FundamentalVR adds multi-user virtual classrooms to its surgical Virtual Reality training platform

In Virtual Reality News

September 9, 2020 – FundamentalVR, a company that uses immersive technology to improve the way surgeons are trained, has today announced the expansion of its educational platform, Fundamental Surgery, with ‘Teaching Space’. This feature allows multiple users to visit a virtual classroom for interactive lessons and meetings.

Earlier this year, FundamentalVR expanded its multimodal platform with its multi user capability, which allows unlimited users to practice, learn, and teach together inside an operating room (OR). Teaching Space’s addition now lets multiple users meet in a virtual classroom setting, complete with an interactive whiteboard, where they can conduct lessons, discuss a procedure before attempting it in the virtual OR, or debrief after practicing a skillset. With Teaching Space, instructors and trainees can interact, write notes, and share ideas, all from different locations and settings. Additionally, users can easily transition between Fundamental Surgery’s virtual OR and Teaching Space, according to the company.

Furthermore, the platform can help companies to save both time and money by bringing surgeons together into Teaching Space for briefings, Q&A sessions and one-on-one training without the need to travel. FundamentalVR states that its application also has value for medical sales for training, compliance and virtual sales calls with ‘digital twins’ of instrumentation. Watch the video below to see Teaching Space in action.

 

“COVID-19 has presented significant challenges to surgical training and in many cases completely disrupted traditional training programs, which have relied upon face-to-face events. Video conferencing facilities have come to meet the immediate communication needs of many. However, these 2D platforms do not fully replace the teaching and learning opportunities of being together in the same room talking about a patient case pre-operatively or live in an OR looking at the patient anatomy and handling surgical tools,” said Peter Rainger, Chief Learning Officer at FundamentalVR. “Our new Teaching Space, which provides a collaborative environment for surgical education in VR, allows residents and KOLs from across the globe to come together for teaching sessions, to review cases and share their knowledge and skills.”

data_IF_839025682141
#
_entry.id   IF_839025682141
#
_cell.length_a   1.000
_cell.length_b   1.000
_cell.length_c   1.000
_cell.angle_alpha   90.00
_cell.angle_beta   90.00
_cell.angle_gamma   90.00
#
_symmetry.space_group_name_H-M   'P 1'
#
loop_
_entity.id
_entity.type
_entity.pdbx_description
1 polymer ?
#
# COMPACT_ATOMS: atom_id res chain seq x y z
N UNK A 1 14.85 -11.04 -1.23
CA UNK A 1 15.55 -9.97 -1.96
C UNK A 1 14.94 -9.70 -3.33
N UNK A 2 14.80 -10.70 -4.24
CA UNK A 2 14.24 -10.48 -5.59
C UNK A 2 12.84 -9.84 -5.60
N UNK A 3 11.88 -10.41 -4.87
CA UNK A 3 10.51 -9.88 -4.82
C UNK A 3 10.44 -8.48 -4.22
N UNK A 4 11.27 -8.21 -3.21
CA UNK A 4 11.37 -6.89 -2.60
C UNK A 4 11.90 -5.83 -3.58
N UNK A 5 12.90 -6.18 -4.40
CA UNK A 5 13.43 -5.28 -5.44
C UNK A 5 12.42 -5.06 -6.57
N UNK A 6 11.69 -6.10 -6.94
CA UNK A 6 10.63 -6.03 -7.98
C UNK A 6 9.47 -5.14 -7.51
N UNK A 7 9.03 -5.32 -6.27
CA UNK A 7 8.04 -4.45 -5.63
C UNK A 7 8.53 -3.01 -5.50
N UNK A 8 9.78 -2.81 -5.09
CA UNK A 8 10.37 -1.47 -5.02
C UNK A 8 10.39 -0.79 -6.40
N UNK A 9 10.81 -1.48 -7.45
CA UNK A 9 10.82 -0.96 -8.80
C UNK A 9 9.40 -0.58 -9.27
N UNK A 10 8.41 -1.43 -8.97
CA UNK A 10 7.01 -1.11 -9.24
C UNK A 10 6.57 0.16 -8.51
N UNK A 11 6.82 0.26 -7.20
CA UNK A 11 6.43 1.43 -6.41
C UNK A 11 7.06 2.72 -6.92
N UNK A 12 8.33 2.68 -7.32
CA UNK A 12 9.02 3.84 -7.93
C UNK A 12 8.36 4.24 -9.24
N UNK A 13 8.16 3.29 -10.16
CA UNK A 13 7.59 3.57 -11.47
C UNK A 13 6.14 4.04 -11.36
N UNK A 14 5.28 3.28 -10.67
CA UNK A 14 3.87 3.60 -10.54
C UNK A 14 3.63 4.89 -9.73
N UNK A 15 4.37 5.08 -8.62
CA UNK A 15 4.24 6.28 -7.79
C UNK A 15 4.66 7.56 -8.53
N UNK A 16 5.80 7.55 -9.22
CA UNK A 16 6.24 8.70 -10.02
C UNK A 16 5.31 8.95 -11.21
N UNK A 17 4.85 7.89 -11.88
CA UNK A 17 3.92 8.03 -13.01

Teaching Space is compatible across both of Fundamental Surgery’s accredited modalities: HapticVR and @HomeVR. HapticVR combines VR with haptic technology, granting surgeons the sense-of-touch and allowing them to experience the same sights, sounds and feelings they would in a real procedure. @HomeVR brings Fundamental Surgery’s educational simulations to standalone VR headsets such as Oculus Quest and HTC Vive Focus Plus. 

“We developed Teaching Space to give instructors, trainees, residents, and surgeons a place to gather and continue their lessons no matter where they are located,” said Richard Vincent, CEO of FundamentalVR. “With most classes currently being conducted remotely, it is a much-needed resource right now. Long-term, we believe Teaching Space to be a feature users will continue to benefit from whenever they need to meet for quick lessons or review procedures at a moment’s notice.”

FundamentalVR’s Fundamental Surgery platform has been deployed across medical institutions around the world, including Mayo Clinic and UCLA in the US, UCLH in the UK and Sana in Germany. Furthermore its simulations have been accredited by the American Academy of Orthopaedic Surgeons and the Royal College of Surgeons of England, allowing the use of either modality to count towards a surgeon’s ongoing professional development, according to the company. 

Teaching Space is available to current Fundamental Surgery customers at no additional cost. For further information about Fundamental Surgery and its new Workspace offering, please click here.

Video credit: FundamentalVR

About the author

Sam Sprigg

Sam is the Founder and Managing Editor of Auganix. With a background in research and report writing, he covers news articles on both the AR and VR industries. He also has an interest in human augmentation technology as a whole, and does not just limit his learning specifically to the visual experience side of things.